Rock-a-by-baby? Counting sheep? Warm milk? Well, if these are the things you are doing to get yourself to sleep, be prepared to learn a more simple way. It may seem, at two o’clock in the morning, that you’ll never get back to sleep. Somehow all of your problems surface and everything that’s been sitting in that head of yours begins to show itself and keeps your mind working instead of resting. But, you may just have more control than you imagine.
There are some very successful practices to assist in you getting the sleep you need; Methods that can definitely make a difference between restful sleep and irritable restlessness, even for those affected by jet lag, insomnia or a change in work schedule.
So, here are some simple changes you can make to get you started:
- Cut out caffeine after five
- Try to avoid alcohol and nicotine – If you are under the impression that alcohol helps you sleep, you are right. However, it works only for a few hours and there you are up again battling the increased number of times you awaken.
- Avoid all caffeinated products because caffeine can definitely decrease quality of sleep.
- Avoid pain relievers that contain caffeine.
- Your bedroom should be the place to sleep and nothing else. A dark, quiet and cool bedroom will aid you getting to sleep. Ask a bat! Right? That’s why they assemble in caves for daytime sleep.
A quiet place with drapes closed, no computer and television off can be the best promoter of sound slumber. It’s important to note that your mattress should be comfortable, remembering that most mattresses do have a lifetime limit and it’s usually eight to ten years. Once you practice this nightly, you will be prepared to sleep. Your body will know that each night you take these steps, it is time to sleep.
Just before bed, maybe an hour or so, spend time relaxing. Maybe a bath can be soothing, or watching one of your favorite shows on television, and maybe even relaxation exercises will help. Avoid work or discussions on an emotional level.
Additional tips include:
- Make it a point to go to bed when you are truly, truly tired. If you wait, you more than likely will get a second wind and the struggle to sleep will begin.
- Reading or listening to music sometimes acts like a sleeping aid.
- Relax…stressful activities and problems can secrete a hormone called cortisol It’s a stress hormone that is not your friend at bedtime.
- Avoid watching the clock. It actually increases stress.
- If, in the middle of the night you find yourself awake and really can’t get back to sleep, you might want to get up and read or listen to music. Keep the lights low. When you eyelids begin drooping, it’s time to sleep.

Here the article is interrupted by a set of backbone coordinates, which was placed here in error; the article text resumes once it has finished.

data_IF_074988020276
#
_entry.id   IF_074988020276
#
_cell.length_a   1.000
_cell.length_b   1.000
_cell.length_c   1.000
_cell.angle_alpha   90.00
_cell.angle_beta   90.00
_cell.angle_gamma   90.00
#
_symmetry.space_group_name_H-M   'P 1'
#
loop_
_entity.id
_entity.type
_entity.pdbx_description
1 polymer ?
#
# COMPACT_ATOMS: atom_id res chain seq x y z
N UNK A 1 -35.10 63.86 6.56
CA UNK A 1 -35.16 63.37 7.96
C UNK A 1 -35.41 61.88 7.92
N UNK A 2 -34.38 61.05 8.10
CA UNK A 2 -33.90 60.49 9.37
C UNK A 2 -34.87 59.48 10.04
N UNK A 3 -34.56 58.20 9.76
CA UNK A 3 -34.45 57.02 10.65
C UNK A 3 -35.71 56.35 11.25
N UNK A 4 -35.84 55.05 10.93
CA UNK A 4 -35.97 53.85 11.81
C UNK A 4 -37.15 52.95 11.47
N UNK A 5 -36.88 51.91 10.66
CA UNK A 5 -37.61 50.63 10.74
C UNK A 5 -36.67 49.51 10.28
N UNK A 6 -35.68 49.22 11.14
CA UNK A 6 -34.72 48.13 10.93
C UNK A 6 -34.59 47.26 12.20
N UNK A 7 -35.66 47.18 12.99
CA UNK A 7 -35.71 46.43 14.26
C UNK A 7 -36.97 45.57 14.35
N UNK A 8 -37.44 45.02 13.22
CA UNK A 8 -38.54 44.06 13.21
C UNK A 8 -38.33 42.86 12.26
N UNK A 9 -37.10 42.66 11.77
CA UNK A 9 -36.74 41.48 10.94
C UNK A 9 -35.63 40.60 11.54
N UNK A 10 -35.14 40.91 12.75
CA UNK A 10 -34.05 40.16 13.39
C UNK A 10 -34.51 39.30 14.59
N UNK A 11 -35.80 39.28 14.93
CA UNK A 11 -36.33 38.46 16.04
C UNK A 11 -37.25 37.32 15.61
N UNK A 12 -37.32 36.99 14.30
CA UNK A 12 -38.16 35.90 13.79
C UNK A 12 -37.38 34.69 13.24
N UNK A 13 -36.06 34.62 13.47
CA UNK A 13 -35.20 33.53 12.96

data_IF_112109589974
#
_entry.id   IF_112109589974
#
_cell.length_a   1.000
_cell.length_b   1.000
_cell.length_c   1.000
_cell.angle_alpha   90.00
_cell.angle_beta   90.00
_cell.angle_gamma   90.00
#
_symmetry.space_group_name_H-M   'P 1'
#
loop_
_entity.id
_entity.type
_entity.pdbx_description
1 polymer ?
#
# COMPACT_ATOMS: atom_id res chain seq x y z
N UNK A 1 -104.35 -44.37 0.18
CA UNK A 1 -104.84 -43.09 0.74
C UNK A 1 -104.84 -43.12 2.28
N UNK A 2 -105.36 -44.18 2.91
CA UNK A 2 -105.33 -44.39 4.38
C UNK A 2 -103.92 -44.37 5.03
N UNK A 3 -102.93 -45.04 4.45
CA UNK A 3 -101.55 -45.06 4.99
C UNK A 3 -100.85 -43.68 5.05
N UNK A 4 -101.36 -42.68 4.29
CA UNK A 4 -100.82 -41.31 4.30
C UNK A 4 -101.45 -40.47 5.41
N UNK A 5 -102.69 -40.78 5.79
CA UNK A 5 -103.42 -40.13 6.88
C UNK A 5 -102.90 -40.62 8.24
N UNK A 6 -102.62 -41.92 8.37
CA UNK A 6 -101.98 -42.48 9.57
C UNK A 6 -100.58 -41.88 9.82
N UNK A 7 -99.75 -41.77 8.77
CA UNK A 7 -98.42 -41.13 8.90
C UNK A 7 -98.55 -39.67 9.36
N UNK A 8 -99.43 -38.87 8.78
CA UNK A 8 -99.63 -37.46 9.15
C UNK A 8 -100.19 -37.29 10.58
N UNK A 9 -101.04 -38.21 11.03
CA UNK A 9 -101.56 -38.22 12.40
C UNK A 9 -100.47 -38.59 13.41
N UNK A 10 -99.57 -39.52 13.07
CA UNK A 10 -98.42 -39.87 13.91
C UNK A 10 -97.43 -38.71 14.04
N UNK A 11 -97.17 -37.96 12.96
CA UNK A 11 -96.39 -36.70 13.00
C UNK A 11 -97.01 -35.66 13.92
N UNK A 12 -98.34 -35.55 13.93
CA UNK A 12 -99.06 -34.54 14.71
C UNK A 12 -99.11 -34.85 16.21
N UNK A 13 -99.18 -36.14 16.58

- Keep a consistent schedule for sleep just as you have for waking up. You see, going to bed and waking up on a set schedule sets the internal clock in the body. Your body will begin to accept that at a certain time it must be ready to sleep and at another time, it must be ready to wake.
- To nap or not to nap – Now that’s a good question. If you really feel the need to nap, it’s best to make it a cat nap and before five o’clock. But does it seem feasible to nap during the day when you have a problem getting to sleep at night? Only you can answer that.
- Reduce fluid intake. Your bladder turns into your little enemy when it wakes you up in the middle of the night for a trip to the bathroom.
It’s a fact that exercise is a benefit. However, if it’s something that you do avidly, try positioning your exercise time early. In this way, it will help promote restful sleep and your sleep will be a more soundly one. If possible, end the exercise at least three hours before bedtime, because that old hormone cortisol that stimulates the body will pop up and wake your brain. Back to square one.
Try following through once you get your schedule down. Keep the routine going. If you stick to them, your chances of peaceful and restful nights will become a routine and improve tremendously. Having said that, keep in mind that not all sleep problems are going to be easily solved or treated. In that case, you may want to follow up with a physician in the event you are suffering from a sleep disorder such as restless leg syndrome, sleep apnea or narcolepsy.
Give it a try. You may be surprised of how easy your brain can fall into a routine pattern. Sleep tight!